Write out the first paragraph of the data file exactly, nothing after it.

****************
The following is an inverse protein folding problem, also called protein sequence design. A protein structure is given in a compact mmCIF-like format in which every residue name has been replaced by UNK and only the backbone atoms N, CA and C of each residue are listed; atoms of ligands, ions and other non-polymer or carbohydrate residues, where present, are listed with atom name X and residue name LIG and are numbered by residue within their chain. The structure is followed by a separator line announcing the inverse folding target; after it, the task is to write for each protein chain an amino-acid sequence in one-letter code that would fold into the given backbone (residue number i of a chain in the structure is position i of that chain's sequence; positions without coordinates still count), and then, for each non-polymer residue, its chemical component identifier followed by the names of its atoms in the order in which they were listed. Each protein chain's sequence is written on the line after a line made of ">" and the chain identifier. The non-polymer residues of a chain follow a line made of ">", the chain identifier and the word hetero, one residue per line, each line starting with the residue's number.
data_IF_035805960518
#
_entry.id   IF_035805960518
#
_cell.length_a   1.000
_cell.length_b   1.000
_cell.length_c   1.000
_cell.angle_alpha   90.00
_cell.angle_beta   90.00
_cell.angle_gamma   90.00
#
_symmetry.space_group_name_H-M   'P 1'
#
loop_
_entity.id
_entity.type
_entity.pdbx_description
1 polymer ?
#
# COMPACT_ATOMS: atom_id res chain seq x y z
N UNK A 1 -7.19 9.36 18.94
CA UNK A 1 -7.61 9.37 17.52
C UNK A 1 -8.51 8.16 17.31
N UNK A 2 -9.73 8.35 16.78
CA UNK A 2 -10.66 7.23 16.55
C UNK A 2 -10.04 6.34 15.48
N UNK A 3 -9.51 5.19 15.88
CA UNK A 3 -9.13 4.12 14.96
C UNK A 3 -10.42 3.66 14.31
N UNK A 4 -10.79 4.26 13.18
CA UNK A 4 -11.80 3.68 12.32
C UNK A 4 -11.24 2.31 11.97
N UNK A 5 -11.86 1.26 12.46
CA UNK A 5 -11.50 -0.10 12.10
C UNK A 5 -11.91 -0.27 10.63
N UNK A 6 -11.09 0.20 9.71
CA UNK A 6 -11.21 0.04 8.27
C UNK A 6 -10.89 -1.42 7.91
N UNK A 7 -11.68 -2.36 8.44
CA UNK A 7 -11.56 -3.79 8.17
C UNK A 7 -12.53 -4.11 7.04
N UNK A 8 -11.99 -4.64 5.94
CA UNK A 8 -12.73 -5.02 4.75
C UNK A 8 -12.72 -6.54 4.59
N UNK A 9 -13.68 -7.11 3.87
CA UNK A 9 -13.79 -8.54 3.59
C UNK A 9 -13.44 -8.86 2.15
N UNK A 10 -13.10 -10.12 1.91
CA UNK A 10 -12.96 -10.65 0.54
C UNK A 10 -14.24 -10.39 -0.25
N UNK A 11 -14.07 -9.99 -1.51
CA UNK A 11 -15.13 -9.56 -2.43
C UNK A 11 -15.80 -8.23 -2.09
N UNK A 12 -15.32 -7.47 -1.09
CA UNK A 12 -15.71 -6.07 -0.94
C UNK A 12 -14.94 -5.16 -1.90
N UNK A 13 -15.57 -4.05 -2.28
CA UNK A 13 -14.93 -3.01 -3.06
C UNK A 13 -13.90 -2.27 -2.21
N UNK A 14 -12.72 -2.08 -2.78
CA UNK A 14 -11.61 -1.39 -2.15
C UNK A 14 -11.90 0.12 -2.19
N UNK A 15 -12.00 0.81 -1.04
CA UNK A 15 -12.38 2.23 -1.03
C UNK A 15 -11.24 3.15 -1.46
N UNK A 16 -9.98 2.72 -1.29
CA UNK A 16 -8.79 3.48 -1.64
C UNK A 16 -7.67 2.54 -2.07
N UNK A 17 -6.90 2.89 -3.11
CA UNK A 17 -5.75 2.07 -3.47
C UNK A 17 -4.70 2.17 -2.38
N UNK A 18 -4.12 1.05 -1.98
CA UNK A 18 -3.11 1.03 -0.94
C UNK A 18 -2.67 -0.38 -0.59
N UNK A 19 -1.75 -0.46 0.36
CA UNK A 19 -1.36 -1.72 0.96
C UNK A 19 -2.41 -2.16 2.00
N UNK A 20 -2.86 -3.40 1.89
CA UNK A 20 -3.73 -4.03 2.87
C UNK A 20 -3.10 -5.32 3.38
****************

The following is an inverse protein folding problem, also called protein sequence design. A protein structure is given in a compact mmCIF-like format in which every residue name has been replaced by UNK and only the backbone atoms N, CA and C of each residue are listed; atoms of ligands, ions and other non-polymer or carbohydrate residues, where present, are listed with atom name X and residue name LIG and are numbered by residue within their chain. The structure is followed by a separator line announcing the inverse folding target; after it, the task is to write for each protein chain an amino-acid sequence in one-letter code that would fold into the given backbone (residue number i of a chain in the structure is position i of that chain's sequence; positions without coordinates still count), and then, for each non-polymer residue, its chemical component identifier followed by the names of its atoms in the order in which they were listed. Each protein chain's sequence is written on the line after a line made of ">" and the chain identifier. The non-polymer residues of a chain follow a line made of ">", the chain identifier and the word hetero, one residue per line, each line starting with the residue's number.